The juniper madness had been dogging me all day. Near the top of the Bachman Grade a fancy BLM sign explained the reason for the felled trees, complete with photos of the landscape in the late 1960s and again in 2010. Sure enough, what had been a sagebrush steppe landscape had become a fairly thick forest of junipers. Western junipers have become a hot controversy. Some see beauty, shade, and medicinal qualities in a burgeoning juniper forest. Others see an ever expanding army of water hogs. A mature juniper can lap up 40 gallons of water in a day. In the high desert, the hardy juniper with it’s deep taproot will starve out all other thirsty plants, creating a monoculture that endangers sage, forbs, and the animals who thrive in a sage ecosystem. The endangered Sage grouse are particularly affected by juniper encroachment into their habitat. But on the other hand, habitat and grouse are also affected by livestock grazing and wildland fire. It’s hard to pick a winner in a situation like this. But seeing miles upon miles of trees, chain-sawed at their bases and either left to brown in the sun or spot burned onsite is startling and uncomfortable.
My spot at the edge of a juniper desecration zone was quiet but for bird chatter. Unfortunately the juniper grove smelled more like cat piss than like gin. An after-dinner stroll revealed the disadvantage of dispersed car camping. Other car campers tend to not share my leave-no-trace ethics. These sites are invariably cluttered with toilet paper fluttering off bushes, broken (or shot?) beer bottles, and the remnants of non-burnable plastic and foil in the campfire ring. I removed what I could before I left in the morning.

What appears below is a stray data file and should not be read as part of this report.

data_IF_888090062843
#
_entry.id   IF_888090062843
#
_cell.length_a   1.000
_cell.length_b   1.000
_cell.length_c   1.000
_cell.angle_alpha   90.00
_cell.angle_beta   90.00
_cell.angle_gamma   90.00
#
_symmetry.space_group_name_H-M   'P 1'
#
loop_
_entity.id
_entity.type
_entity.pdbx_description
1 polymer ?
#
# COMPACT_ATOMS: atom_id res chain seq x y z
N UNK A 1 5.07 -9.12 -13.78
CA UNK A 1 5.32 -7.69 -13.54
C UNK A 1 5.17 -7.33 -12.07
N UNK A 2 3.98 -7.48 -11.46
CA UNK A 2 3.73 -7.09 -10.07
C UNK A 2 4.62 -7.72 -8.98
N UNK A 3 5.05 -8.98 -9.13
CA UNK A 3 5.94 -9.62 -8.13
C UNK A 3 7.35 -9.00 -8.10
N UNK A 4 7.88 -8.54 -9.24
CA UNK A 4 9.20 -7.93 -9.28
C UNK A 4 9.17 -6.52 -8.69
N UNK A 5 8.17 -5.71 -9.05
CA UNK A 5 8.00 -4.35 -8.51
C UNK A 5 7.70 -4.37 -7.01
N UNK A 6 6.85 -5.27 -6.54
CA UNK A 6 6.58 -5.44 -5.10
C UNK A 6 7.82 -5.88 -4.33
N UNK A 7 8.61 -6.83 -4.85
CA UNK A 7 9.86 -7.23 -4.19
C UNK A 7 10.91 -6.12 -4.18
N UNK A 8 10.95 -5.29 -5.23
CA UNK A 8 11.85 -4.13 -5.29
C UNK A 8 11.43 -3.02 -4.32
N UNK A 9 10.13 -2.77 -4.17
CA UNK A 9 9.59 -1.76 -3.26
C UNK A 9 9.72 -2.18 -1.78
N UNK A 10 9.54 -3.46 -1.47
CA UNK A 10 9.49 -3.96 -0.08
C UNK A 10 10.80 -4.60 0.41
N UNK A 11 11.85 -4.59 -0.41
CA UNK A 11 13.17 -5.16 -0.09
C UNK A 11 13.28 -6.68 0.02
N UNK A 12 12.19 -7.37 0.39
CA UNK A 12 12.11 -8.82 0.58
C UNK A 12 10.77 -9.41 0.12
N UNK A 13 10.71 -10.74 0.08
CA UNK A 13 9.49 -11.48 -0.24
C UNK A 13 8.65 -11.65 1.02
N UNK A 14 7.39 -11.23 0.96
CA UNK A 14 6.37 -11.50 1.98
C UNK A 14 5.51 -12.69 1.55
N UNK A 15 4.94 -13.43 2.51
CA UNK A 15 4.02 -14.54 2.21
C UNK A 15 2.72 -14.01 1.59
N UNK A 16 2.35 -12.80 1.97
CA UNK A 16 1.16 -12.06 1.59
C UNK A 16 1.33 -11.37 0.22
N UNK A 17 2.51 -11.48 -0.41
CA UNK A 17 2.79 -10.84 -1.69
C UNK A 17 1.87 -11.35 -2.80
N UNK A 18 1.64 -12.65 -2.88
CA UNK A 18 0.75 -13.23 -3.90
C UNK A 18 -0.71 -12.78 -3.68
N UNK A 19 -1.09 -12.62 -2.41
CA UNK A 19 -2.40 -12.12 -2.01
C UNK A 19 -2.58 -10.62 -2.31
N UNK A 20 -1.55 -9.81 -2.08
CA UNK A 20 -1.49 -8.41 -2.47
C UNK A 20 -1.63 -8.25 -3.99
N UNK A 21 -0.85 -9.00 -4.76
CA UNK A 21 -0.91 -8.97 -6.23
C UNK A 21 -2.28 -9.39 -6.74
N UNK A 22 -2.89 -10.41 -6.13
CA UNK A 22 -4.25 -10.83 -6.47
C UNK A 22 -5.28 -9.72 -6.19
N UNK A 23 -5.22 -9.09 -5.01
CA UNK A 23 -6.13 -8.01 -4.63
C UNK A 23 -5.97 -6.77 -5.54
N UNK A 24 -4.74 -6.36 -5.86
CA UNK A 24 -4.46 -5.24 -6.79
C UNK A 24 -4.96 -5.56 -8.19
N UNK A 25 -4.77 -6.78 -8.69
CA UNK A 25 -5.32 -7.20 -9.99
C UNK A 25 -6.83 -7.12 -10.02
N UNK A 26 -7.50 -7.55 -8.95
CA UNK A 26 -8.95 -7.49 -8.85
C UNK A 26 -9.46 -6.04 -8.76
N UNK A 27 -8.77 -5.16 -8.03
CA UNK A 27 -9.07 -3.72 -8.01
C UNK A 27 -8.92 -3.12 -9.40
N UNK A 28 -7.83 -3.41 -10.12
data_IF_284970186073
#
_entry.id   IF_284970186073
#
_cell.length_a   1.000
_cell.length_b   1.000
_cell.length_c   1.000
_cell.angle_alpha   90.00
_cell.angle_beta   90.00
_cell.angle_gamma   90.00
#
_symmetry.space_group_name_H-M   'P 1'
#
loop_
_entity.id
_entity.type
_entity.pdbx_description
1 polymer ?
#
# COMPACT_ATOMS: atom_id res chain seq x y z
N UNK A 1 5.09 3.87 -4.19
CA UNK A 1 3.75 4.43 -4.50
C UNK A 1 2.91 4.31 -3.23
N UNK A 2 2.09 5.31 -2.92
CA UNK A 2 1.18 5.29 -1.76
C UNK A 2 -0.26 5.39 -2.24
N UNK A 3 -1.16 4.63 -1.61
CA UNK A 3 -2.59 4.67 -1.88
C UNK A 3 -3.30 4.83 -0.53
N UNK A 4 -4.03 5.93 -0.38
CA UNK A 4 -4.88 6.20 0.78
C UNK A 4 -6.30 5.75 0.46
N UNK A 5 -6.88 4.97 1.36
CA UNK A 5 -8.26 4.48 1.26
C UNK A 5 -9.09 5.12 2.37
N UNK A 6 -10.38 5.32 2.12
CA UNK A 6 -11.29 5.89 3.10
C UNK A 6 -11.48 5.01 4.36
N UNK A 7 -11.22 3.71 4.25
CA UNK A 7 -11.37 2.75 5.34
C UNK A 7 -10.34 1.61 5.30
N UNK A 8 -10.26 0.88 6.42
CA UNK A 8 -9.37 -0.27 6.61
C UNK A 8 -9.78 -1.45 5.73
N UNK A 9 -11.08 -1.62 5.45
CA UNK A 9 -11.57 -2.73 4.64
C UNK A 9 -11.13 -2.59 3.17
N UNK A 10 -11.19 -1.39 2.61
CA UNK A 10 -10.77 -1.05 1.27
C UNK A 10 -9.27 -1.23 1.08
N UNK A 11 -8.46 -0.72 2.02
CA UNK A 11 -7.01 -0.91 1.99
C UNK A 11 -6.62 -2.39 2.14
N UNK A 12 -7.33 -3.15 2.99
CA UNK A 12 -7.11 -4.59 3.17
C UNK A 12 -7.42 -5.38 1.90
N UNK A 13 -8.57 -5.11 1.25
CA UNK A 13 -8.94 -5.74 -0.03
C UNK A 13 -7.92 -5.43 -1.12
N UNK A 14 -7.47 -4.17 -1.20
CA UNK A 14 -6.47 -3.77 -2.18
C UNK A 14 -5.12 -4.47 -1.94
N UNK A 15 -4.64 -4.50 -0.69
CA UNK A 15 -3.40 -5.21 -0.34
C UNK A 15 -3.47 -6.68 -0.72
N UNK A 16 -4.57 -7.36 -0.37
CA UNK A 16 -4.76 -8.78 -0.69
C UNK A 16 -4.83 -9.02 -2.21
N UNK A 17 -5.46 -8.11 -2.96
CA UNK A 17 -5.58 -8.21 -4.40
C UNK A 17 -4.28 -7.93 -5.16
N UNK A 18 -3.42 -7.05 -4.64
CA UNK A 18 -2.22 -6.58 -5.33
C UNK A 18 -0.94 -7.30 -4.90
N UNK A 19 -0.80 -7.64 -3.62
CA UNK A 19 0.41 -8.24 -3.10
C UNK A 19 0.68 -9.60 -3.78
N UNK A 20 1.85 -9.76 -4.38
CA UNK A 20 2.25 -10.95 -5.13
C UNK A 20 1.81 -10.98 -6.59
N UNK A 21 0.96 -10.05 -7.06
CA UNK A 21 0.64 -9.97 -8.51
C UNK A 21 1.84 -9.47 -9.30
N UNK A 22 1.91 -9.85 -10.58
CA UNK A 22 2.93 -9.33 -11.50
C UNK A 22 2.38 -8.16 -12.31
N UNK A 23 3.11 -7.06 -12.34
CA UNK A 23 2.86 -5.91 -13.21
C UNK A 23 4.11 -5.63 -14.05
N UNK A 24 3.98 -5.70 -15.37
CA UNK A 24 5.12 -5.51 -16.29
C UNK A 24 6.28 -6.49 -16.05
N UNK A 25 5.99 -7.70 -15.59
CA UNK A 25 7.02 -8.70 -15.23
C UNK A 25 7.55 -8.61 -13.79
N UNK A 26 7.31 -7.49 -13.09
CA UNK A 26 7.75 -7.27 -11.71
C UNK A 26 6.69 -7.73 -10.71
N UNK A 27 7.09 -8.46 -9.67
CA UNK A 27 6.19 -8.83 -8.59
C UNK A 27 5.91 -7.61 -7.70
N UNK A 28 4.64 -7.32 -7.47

The birds settled down and the stars were as dazzling as I expected. The night got COLD! I woke up shivering, which doesn’t happen that often. In the morning, a thin glaze of ice covered infrequent mud puddles. After a stop in Jordan Valley for coffee, I was back in Boise in time for lunch on Monday. I’d made a full circle.